Today there was an event called “The Sidewalk Café” which is part of MSUM’s Welcome Week where student organizations have the opportunity to set up a table to advertise what their group is all about.
Obviously, Dragons for Life participated.
We decided to try something new by setting up a survey with colorful beads and mason jars. There were two jars. One was a pro-life jar and one was a pro-choice jar. People were instructed to put a bead in whichever jar best described their opinion and it was honestly so cool.
As to be expected, we got some negative feedback. One girl who I knew and actually greeted by name tossed a handful of beads into the pro-choice jar and stomped off, completely ignoring my greeting.
Another person hostilely approached our table and demanded how we could value a fetus’ life over a woman’s, to which I calmly responded,
“That’s a great question. The motto of our organization is actually ‘dedicated to loving them both’ and—”
to which I was cut off and told that actually, that wasn’t possible and that I should take a philosophy class and change my opinion. To really drive their point home, this person took a pen and plunged it into the table we were using, dragging it along to make a huge gash in the plastic (I don’t think this person realized that this table wasn’t actually ours).
While we were being lectured for having the audacity to set up a table and share our opinion (while having a jar and bead survey to actually invite others to share their opinions with us), we calmly sat and listened.
And then there were all the people who were watching this whole thing go down. They witnessed a very angry pro-choicer yelling at two very calm pro-lifers who simply listened. They saw that we were secure enough in our opinion to sit back and allow ourselves to be scolded.
Every argument she made I was able to debunk in my own head, but I wasn’t going to share it because I knew this person didn’t want to hear it, and that it would not only bounce off their close-minded bubble, but likely create a bigger scene than this person was already making.
As the angry individual finished scraping our table and was walking away, my co-tabler kindly called out, “Thank you for speaking with us, we appreciate your opinion,” which gained another hostile response that “no, we didn’t” and so on and so on. So, there was that.
But we also had many very pleasant conversations. Many people timidly approached our table and we encouraged them to put a bead in a jar and that we wouldn’t judge them for their choice. A number of them put a bead into the pro-choice jar and sheepishly stepped back, waiting to be lectured. But we didn’t lecture.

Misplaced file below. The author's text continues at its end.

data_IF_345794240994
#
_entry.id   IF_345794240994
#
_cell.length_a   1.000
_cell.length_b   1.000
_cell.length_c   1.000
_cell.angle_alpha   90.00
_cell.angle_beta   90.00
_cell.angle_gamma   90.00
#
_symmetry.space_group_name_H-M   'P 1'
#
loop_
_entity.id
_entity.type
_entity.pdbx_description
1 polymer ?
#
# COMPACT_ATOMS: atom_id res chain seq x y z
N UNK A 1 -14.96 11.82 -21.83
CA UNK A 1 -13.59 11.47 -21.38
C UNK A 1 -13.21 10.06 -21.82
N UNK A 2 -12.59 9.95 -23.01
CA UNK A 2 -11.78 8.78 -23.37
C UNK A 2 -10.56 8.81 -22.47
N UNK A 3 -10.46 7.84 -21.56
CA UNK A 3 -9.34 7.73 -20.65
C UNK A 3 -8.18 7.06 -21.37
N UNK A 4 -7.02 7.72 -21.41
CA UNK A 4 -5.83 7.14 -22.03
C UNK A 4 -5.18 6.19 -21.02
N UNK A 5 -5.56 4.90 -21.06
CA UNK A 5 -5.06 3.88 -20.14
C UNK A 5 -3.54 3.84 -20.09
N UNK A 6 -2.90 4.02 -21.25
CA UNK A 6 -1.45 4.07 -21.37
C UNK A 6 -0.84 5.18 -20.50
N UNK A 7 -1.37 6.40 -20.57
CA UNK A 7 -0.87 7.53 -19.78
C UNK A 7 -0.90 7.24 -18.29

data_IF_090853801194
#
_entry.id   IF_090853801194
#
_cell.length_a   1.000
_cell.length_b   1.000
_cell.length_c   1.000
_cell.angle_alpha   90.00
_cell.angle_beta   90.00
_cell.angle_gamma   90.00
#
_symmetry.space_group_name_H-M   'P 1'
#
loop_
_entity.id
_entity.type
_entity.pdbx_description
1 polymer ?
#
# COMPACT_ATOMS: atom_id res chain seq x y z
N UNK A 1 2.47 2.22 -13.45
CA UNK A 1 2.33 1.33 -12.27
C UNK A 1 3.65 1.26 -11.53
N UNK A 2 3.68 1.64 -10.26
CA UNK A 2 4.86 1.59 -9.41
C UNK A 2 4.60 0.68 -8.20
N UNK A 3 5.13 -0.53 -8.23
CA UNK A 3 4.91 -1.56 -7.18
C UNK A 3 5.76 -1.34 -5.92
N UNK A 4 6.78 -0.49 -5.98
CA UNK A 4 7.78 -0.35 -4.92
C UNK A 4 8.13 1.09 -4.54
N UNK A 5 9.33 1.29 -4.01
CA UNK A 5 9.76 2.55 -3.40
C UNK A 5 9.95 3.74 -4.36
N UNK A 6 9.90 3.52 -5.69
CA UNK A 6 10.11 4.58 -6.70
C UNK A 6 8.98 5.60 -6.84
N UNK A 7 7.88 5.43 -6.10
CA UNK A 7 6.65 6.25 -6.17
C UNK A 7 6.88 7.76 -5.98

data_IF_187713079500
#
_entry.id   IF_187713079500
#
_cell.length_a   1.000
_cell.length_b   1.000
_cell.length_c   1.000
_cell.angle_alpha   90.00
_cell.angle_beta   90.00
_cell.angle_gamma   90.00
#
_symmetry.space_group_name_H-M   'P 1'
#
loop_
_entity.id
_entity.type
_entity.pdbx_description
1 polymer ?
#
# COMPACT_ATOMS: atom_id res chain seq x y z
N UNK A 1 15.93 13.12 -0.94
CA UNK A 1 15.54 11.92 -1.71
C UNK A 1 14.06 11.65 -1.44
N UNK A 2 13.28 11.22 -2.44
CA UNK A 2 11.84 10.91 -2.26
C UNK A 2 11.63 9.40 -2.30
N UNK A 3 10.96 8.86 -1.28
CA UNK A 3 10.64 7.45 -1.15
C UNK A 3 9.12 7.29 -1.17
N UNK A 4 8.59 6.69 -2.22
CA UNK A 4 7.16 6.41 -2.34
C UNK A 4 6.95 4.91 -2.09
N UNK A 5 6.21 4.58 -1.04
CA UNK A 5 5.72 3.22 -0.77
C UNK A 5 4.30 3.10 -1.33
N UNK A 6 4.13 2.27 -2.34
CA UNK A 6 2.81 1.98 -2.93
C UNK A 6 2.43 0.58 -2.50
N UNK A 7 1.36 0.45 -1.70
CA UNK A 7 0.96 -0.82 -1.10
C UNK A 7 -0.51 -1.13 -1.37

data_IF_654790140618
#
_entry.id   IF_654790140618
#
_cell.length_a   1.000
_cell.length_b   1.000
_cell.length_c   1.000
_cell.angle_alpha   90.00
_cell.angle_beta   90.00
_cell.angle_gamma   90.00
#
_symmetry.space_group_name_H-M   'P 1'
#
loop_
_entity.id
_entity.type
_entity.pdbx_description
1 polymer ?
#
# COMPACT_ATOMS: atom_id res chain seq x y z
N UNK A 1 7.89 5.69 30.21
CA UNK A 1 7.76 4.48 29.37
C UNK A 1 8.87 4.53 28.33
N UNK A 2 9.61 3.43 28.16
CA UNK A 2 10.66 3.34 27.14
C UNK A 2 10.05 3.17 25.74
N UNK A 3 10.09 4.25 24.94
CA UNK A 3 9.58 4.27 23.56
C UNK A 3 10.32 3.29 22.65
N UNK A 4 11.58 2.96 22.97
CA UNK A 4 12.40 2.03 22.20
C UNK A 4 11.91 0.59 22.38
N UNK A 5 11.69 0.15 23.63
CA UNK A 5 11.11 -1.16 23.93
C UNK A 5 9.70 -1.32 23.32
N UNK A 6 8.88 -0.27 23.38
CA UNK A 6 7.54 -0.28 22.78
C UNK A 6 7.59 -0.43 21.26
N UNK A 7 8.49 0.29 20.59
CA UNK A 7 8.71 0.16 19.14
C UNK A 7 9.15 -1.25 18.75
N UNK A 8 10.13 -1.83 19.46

We smiled and said, “Thank you. What’s your name?”
“How are you?”
“Are you a Freshman?”
“How is Welcome Week going for you?”
“If you’d like to hear our spiel we’d love to share it with you, but if not that’s okay.”
“Here, take some candy.”
“Have a wonderful day.”
Many pro-choicers had the boldness to calmly tell us why they were pro-choice and we listened and said, “Yes, I hear you. I understand what you’re saying.”
Other people struggled with knowing where to place their bead.
They said things like: “I don’t really know what I think yet.”
“I’m pro-choice, but…”
“What’s the difference?”
Many of them also noticed the fetal models we had placed by the jars. They asked, “Can I touch them?” and made comments like, “Oh, so cute!” and “I didn’t know they were so big.” We chatted with a group of girls, who had all put beads in the pro-choice jar, for a few minutes and one of them said, “You guys are actually so sweet. I was honestly kind of scared to come over here.”
I think the reason the bead and jar survey worked so well is because people want to feel like their opinion matters and that they’re being heard. And so many people were willing to hear our opinion after we made it clear that we were willing, and wanting, to hear theirs. And the best part was that it got people thinking and talking about abortion which is HUGE. Not only that, but we were also able to communicate to the other side how we genuinely DO love women facing unplanned pregnancies by how we treated and loved everyone who approached our table.
And for anyone who is wondering, YES, we did count up the beads and here are our results! Keep in mind that we’re on a predominately liberal campus. And also, that every person, including those who placed a bead in the pro-choice jar encountered our kindness and noticed our fetal models. All in all, we are very excited for another year of educating people, assisting women, and saving some babies.